People need to decide when they are building their taxonomy if they have one point of origin or if they are interdisciplinary. Some firms start with a one-point path; it is that path and that path alone that drives the firm. They have a single point of origin. They will need to clearly state term relationships, which is not always done.
A taxonomy is a knowledge organization system, usually for a specific subject area. This, in itself, helps to disambiguate and define the terms. So, for instance, we generally don’t need to define plasma. In a medical vocabulary, plasma means one thing; in a physics vocabulary it means something else. But we don’t need to define what we mean by “plasma”, unless we are in biophysics.
Ironically, the same subject focus that makes definitions unnecessary for some terms in some taxonomies makes them vital when taxonomies are merged or mapped to each other to expand their scope. We have seen many, many instances where the same term in one of the taxonomies means something entirely different in the other taxonomy. Even when two taxonomies are about the same subject (but perhaps wander off into different side paths), the same thing can occur; this calls for very careful mapping, and strategies for resolving the inconsistencies.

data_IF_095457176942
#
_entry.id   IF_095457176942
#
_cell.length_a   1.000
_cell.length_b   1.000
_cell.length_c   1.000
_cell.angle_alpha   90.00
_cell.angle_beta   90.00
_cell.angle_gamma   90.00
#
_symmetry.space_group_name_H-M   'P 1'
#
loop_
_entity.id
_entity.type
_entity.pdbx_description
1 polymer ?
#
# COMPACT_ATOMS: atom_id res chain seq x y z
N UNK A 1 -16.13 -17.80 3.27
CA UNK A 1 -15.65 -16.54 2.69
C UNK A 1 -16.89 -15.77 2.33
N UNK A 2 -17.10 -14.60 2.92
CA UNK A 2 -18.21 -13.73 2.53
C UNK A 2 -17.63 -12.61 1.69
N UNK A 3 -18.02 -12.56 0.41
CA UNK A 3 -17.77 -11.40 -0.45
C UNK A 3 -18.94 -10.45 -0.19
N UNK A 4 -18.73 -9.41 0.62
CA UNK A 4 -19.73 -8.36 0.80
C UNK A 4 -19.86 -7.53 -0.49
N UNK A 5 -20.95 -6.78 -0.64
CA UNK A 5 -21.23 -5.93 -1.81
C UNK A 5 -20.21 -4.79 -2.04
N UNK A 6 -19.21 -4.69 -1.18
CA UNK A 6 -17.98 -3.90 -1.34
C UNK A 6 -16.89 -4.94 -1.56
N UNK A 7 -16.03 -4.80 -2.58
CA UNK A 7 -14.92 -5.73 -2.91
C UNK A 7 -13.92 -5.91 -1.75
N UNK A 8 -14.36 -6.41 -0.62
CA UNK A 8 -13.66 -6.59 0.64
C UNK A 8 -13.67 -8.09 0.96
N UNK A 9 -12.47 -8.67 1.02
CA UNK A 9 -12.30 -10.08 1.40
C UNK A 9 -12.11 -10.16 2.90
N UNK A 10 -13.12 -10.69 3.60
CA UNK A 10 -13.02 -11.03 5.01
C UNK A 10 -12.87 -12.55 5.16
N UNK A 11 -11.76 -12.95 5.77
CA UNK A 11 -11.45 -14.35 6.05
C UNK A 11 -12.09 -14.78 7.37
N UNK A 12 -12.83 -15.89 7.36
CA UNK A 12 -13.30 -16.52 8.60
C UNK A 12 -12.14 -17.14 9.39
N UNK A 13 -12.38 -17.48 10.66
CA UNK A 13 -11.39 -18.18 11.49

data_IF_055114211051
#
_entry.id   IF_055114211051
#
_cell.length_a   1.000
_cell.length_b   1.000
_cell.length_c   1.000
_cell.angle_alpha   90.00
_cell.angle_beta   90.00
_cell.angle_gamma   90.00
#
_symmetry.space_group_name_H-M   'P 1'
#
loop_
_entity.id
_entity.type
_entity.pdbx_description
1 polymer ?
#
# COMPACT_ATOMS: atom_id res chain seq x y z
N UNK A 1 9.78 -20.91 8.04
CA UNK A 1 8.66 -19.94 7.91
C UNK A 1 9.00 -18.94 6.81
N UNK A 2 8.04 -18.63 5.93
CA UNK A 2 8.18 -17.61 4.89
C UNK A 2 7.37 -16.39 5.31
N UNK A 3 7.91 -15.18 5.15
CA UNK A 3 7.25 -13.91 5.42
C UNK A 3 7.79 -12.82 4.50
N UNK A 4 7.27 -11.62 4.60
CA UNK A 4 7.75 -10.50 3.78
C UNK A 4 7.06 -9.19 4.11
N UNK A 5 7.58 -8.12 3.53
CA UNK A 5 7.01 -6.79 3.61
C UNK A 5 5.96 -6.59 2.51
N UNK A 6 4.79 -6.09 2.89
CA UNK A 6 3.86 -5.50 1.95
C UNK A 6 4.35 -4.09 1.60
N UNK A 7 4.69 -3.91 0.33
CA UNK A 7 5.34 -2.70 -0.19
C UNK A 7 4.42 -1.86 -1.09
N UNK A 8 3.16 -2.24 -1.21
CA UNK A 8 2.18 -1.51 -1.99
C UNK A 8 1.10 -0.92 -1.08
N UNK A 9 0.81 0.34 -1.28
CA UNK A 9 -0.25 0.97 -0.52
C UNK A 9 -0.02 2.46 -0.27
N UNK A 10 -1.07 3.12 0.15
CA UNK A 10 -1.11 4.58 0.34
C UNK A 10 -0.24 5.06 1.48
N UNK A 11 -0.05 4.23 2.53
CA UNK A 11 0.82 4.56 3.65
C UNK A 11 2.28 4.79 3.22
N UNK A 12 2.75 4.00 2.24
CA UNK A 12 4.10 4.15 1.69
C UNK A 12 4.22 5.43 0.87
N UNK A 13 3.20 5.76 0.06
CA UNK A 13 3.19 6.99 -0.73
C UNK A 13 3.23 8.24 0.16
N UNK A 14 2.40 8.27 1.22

Consistency and clarity of meaning are vital benefits of taxonomies; they give taxonomies the power to do what they do for knowledge management.
Marjorie M.K. Hlava
President, Access Innovations